Wolves help predict climate change

(This article first appeared in the Imperial College student publication Felix and on http://felixonline.co.uk/science/1913/wolves-help-predict-climate-effects/)

Scientists at Imperial College have devised an evolutionary model based on climate change and a study of grey wolves.

It has long been known that environmental factors play an important role in the evolutionary development of species. This is best exemplified by the fact that the same species may have a different phenotype when living in different environments. For example, grey wolves’ coat colour is dependent on their location. Recent changes in the climate have also led to drastic changes in certain species, such as the rapid physical shrinkage of the polar bear.

Predicting the influence of these environmental changes on species’ development is important, especially for species at the top of the food chain, as their development influences changes lower down the chain.

Professor Tim Coulson of the Life Sciences Department of Imperial College and his colleagues observed a group of 150 grey wolves (Canis lupus) in Yellowstone National Parkfor the duration of 15 years. The scientists tracked the wolves’ reproductive success, genotype and body weight and mapped these against the environmental changes in the park. With this data they created a mathematical model that can predict future evolutionary changes in the observed factors in the grey wolf species.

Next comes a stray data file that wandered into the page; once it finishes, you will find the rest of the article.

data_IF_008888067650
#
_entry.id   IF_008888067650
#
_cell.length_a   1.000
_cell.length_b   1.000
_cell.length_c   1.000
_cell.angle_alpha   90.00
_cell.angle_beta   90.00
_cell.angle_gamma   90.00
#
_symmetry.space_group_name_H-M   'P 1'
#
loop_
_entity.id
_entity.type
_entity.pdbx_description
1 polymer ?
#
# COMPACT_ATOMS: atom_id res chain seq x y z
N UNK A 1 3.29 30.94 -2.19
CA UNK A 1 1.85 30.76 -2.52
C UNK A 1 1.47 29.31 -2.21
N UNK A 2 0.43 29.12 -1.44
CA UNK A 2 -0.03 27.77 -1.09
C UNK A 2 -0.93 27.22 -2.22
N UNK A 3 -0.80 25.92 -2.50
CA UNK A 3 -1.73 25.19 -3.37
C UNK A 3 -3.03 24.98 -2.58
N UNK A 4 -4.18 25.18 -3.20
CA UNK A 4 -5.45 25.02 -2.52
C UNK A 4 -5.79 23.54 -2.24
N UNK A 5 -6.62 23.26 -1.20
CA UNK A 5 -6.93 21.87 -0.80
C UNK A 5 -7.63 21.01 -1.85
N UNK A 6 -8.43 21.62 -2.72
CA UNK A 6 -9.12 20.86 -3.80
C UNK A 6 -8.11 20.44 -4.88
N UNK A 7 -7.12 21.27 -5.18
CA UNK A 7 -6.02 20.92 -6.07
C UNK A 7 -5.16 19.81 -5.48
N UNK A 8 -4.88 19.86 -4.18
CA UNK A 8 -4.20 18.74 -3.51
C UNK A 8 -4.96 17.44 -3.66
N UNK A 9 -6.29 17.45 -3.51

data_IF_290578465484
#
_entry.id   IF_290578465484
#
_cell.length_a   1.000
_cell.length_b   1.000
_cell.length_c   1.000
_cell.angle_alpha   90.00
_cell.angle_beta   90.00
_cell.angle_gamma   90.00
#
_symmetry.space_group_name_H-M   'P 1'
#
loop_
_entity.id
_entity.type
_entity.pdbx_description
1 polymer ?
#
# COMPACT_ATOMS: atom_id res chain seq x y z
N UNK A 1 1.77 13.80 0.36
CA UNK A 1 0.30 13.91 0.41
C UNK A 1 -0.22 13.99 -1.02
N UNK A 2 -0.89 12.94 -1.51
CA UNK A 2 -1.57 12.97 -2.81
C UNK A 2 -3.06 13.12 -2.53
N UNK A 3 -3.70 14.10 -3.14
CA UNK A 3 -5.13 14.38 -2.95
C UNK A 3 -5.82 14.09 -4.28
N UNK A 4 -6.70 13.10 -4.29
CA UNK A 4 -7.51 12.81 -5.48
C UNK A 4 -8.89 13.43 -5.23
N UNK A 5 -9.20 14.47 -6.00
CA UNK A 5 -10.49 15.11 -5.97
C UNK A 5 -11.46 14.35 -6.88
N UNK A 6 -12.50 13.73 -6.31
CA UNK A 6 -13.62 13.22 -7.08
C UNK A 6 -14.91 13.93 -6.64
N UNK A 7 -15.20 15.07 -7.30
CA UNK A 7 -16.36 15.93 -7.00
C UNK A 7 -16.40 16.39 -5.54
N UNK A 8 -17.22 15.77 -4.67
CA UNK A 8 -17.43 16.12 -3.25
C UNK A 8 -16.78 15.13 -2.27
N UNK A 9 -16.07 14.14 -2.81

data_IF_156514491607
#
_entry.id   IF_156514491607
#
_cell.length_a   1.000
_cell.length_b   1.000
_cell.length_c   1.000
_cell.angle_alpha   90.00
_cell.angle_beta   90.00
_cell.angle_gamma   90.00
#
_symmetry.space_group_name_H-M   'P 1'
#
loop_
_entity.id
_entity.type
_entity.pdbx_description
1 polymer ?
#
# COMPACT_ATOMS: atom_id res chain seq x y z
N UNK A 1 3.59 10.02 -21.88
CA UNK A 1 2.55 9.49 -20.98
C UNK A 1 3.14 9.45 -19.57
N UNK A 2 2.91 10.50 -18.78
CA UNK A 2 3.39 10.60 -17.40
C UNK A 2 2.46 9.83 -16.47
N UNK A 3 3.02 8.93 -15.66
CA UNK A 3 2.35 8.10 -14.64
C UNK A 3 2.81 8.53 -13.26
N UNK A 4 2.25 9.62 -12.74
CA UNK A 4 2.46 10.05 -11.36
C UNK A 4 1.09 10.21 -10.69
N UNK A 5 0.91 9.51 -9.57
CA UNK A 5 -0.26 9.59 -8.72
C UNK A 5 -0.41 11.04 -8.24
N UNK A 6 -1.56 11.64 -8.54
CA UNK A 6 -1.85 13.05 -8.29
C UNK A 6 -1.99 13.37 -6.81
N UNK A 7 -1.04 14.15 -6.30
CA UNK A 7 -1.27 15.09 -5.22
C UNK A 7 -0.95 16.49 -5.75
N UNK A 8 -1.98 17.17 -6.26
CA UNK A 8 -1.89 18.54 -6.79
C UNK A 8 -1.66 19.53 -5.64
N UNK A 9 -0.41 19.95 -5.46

The wolves were exceptionally good subjects for the study as they had only been introduced to the Yellowstone Park in 1995, after humans populating the area had driven them out of their original habitat. The wolves in Yellowstone National Park are therefore all descended from the original pack that moved into the park. The Yellowstone Park is a closely monitored nature reserve, and so a lot of data is available on the changes that occurred within the park over the decades.

The results showed that overall changes in the environment had a greater impact on wolf populations than year-to-year fluctuations. Another important result was that changes in the wolves’ characteristics depend on which part of the wolf’s life cycle is most impacted.

The model will now be applied to a wide variety of species to see if it is globally applicable. Unfortunately, such extensive data as for the Yellowstone National Park wolves is not available for many other species.

If the model works more globally, it can be used in helping to set conservation policy.

DOI: 10.1126/science.1209441


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